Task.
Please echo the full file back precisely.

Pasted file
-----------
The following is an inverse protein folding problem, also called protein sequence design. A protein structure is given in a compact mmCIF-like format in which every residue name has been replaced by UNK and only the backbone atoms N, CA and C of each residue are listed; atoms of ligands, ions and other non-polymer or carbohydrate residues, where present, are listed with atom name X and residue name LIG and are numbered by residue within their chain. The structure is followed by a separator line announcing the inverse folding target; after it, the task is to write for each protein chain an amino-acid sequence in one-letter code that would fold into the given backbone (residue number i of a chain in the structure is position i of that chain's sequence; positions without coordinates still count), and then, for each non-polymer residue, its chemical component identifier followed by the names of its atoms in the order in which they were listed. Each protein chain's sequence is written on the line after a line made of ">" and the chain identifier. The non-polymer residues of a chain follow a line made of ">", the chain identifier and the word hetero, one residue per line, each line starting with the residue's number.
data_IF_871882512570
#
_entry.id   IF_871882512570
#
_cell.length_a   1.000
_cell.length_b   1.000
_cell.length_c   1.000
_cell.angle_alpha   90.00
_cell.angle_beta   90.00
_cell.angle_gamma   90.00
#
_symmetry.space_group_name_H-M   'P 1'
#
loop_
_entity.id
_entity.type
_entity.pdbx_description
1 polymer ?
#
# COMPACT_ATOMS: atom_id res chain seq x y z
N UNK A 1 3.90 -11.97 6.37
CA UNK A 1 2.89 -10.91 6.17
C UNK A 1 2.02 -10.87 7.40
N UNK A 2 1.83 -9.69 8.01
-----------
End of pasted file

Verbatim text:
The following is an inverse protein folding problem, also called protein sequence design. A protein structure is given in a compact mmCIF-like format in which every residue name has been replaced by UNK and only the backbone atoms N, CA and C of each residue are listed; atoms of ligands, ions and other non-polymer or carbohydrate residues, where present, are listed with atom name X and residue name LIG and are numbered by residue within their chain. The structure is followed by a separator line announcing the inverse folding target; after it, the task is to write for each protein chain an amino-acid sequence in one-letter code that would fold into the given backbone (residue number i of a chain in the structure is position i of that chain's sequence; positions without coordinates still count), and then, for each non-polymer residue, its chemical component identifier followed by the names of its atoms in the order in which they were listed. Each protein chain's sequence is written on the line after a line made of ">" and the chain identifier. The non-polymer residues of a chain follow a line made of ">", the chain identifier and the word hetero, one residue per line, each line starting with the residue's number.
data_IF_871882512570
#
_entry.id   IF_871882512570
#
_cell.length_a   1.000
_cell.length_b   1.000
_cell.length_c   1.000
_cell.angle_alpha   90.00
_cell.angle_beta   90.00
_cell.angle_gamma   90.00
#
_symmetry.space_group_name_H-M   'P 1'
#
loop_
_entity.id
_entity.type
_entity.pdbx_description
1 polymer ?
#
# COMPACT_ATOMS: atom_id res chain seq x y z
N UNK A 1 3.90 -11.97 6.37
CA UNK A 1 2.89 -10.91 6.17
C UNK A 1 2.02 -10.87 7.40
N UNK A 2 1.83 -9.69 8.01